Effects of diode laser welding with dye-enhanced glue on tensile strength of sutures commonly used in urology

Andrew J. Kirsch, David T. Chang, Mark L. Kayton, Steven K. Libutti, John P. Connor, Terry W. Hensle

Research output: Contribution to journalArticle

11 Scopus citations

Abstract

Background and Objective: Tissue welding using laser-activated protein solders may soon become an alternative to sutured tissue approximation. In most cases, approximating sutures are used both to align tissue edges and provide added tensile strength. Collateral thermal injury, however, may cause disruption of tissue alignment and weaken the tensile strength of sutures. The objective of this study was to evaluate the effect of laser welding on the tensile strength of suture materials used in urologic surgery. Study Design/Material and Methods: Eleven types of sutures were exposed to diode laser energy (power density = 15.9 W/cm 2) for 10, 30, and 60 seconds. Each suture was compared with and without the addition of dye-enhanced albumin- based solder. After exposure, each suture material was strained (2''/min) until untimate breakage on a tensometer and compared to untreated sutures using ANOVA. Results: The strength of undyed sutures were not significantly affected; however, violet and green-dyed sutures were in general weakened by laser exposure in the presence of dye-enhanced glue. Laser activation of the smallest caliber, dyed sutures (7-0) in the presence of glue caused the most significant loss of tensile strength of all sutures tested. Conclusion: These results indicate that the thermal effects of laser welding using our technique decrease the tensile strength of dyed sutures. A thermally resistant suture material (undyed or clear) may prevent disruption of wounds closed by laser welding techniques.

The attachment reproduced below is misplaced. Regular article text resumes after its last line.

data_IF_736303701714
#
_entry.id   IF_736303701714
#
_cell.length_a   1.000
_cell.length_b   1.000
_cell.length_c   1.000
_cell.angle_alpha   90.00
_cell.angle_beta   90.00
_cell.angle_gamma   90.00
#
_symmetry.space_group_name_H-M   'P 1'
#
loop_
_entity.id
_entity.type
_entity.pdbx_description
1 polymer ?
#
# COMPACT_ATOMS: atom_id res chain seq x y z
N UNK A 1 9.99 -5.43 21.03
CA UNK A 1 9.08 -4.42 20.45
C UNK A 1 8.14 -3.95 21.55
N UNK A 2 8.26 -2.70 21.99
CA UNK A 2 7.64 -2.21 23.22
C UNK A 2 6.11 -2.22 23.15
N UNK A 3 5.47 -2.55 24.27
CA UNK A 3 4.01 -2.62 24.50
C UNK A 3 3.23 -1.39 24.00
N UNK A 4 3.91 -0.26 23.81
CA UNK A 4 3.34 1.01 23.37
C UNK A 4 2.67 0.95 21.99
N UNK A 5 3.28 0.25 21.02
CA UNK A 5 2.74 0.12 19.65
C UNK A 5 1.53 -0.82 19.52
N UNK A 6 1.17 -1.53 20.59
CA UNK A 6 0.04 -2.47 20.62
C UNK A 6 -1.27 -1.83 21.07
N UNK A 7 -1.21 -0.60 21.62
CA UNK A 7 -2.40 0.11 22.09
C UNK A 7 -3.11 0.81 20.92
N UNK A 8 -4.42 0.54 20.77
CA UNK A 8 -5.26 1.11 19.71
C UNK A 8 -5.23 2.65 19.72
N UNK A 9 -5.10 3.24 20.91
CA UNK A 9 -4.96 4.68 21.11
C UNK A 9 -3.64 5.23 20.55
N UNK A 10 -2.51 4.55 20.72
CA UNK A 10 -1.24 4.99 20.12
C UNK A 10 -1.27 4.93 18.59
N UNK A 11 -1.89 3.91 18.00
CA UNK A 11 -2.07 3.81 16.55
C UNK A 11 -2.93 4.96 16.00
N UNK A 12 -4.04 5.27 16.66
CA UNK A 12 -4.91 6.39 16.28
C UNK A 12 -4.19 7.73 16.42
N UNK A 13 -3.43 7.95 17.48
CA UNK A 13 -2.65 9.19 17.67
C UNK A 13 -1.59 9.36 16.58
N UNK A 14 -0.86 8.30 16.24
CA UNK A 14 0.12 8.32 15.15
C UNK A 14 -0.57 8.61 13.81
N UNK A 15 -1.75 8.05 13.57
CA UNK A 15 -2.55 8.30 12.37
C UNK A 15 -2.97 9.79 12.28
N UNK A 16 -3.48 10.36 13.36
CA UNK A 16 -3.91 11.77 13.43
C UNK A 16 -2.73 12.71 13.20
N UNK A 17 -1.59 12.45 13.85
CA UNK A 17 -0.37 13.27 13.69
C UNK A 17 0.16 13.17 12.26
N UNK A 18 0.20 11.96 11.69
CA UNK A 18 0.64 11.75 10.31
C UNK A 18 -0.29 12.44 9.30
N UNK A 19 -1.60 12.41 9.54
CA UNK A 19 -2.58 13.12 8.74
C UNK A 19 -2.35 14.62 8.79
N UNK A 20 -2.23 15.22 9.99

Original languageEnglish (US)
Pages (from-to)167-170
Number of pages4
JournalLasers in Surgery and Medicine
Volume18
Issue number2
DOIs
Publication statusPublished - Mar 5 1996

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Keywords

  • genitourinary
  • nonhealing
  • soldering

ASJC Scopus subject areas

  • Surgery
  • Dermatology

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